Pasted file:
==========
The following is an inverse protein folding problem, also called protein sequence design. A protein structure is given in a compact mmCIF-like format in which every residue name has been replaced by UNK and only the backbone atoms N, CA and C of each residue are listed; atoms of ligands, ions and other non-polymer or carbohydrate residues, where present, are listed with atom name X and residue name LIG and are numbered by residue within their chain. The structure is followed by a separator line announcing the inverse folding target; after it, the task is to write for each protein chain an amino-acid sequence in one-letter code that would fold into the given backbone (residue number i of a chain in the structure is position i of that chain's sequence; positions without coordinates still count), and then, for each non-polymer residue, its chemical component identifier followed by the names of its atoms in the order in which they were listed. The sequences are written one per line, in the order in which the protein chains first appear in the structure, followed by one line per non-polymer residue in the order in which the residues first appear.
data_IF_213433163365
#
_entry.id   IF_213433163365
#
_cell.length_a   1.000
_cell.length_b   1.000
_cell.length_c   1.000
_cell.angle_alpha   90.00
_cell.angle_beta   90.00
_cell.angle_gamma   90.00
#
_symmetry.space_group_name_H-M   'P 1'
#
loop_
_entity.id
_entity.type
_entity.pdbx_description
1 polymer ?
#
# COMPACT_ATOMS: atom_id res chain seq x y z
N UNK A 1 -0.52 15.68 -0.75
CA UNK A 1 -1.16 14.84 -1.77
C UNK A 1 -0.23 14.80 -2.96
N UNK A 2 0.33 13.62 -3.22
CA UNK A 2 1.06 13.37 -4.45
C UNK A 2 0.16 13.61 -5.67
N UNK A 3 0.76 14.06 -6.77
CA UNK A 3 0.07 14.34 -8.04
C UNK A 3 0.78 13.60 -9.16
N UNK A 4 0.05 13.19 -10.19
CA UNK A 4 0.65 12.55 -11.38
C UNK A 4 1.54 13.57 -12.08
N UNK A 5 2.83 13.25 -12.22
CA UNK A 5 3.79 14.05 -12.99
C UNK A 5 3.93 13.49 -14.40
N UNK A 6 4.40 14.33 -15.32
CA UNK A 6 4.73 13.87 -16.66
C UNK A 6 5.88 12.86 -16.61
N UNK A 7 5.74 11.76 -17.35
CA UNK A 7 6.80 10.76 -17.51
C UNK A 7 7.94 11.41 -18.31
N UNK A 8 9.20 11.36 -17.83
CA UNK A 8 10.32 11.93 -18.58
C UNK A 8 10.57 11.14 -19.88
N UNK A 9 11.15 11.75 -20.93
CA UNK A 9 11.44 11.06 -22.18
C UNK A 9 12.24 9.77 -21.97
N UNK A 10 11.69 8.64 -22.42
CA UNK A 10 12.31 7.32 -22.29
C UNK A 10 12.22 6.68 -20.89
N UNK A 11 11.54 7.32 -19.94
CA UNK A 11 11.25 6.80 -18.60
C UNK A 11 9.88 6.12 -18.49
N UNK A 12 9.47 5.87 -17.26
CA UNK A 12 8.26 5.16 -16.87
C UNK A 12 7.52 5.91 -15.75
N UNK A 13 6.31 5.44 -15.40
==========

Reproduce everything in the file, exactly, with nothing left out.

The following is an inverse protein folding problem, also called protein sequence design. A protein structure is given in a compact mmCIF-like format in which every residue name has been replaced by UNK and only the backbone atoms N, CA and C of each residue are listed; atoms of ligands, ions and other non-polymer or carbohydrate residues, where present, are listed with atom name X and residue name LIG and are numbered by residue within their chain. The structure is followed by a separator line announcing the inverse folding target; after it, the task is to write for each protein chain an amino-acid sequence in one-letter code that would fold into the given backbone (residue number i of a chain in the structure is position i of that chain's sequence; positions without coordinates still count), and then, for each non-polymer residue, its chemical component identifier followed by the names of its atoms in the order in which they were listed. The sequences are written one per line, in the order in which the protein chains first appear in the structure, followed by one line per non-polymer residue in the order in which the residues first appear.
data_IF_213433163365
#
_entry.id   IF_213433163365
#
_cell.length_a   1.000
_cell.length_b   1.000
_cell.length_c   1.000
_cell.angle_alpha   90.00
_cell.angle_beta   90.00
_cell.angle_gamma   90.00
#
_symmetry.space_group_name_H-M   'P 1'
#
loop_
_entity.id
_entity.type
_entity.pdbx_description
1 polymer ?
#
# COMPACT_ATOMS: atom_id res chain seq x y z
N UNK A 1 -0.52 15.68 -0.75
CA UNK A 1 -1.16 14.84 -1.77
C UNK A 1 -0.23 14.80 -2.96
N UNK A 2 0.33 13.62 -3.22
CA UNK A 2 1.06 13.37 -4.45
C UNK A 2 0.16 13.61 -5.67
N UNK A 3 0.76 14.06 -6.77
CA UNK A 3 0.07 14.34 -8.04
C UNK A 3 0.78 13.60 -9.16
N UNK A 4 0.05 13.19 -10.19
CA UNK A 4 0.65 12.55 -11.38
C UNK A 4 1.54 13.57 -12.08
N UNK A 5 2.83 13.25 -12.22
CA UNK A 5 3.79 14.05 -12.99
C UNK A 5 3.93 13.49 -14.40
N UNK A 6 4.40 14.33 -15.32
CA UNK A 6 4.73 13.87 -16.66
C UNK A 6 5.88 12.86 -16.61
N UNK A 7 5.74 11.76 -17.35
CA UNK A 7 6.80 10.76 -17.51
C UNK A 7 7.94 11.41 -18.31
N UNK A 8 9.20 11.36 -17.83
CA UNK A 8 10.32 11.93 -18.58
C UNK A 8 10.57 11.14 -19.88
N UNK A 9 11.15 11.75 -20.93
CA UNK A 9 11.44 11.06 -22.18
C UNK A 9 12.24 9.77 -21.97
N UNK A 10 11.69 8.64 -22.42
CA UNK A 10 12.31 7.32 -22.29
C UNK A 10 12.22 6.68 -20.89
N UNK A 11 11.54 7.32 -19.94
CA UNK A 11 11.25 6.80 -18.60
C UNK A 11 9.88 6.12 -18.49
N UNK A 12 9.47 5.87 -17.26
CA UNK A 12 8.26 5.16 -16.87
C UNK A 12 7.52 5.91 -15.75
N UNK A 13 6.31 5.44 -15.40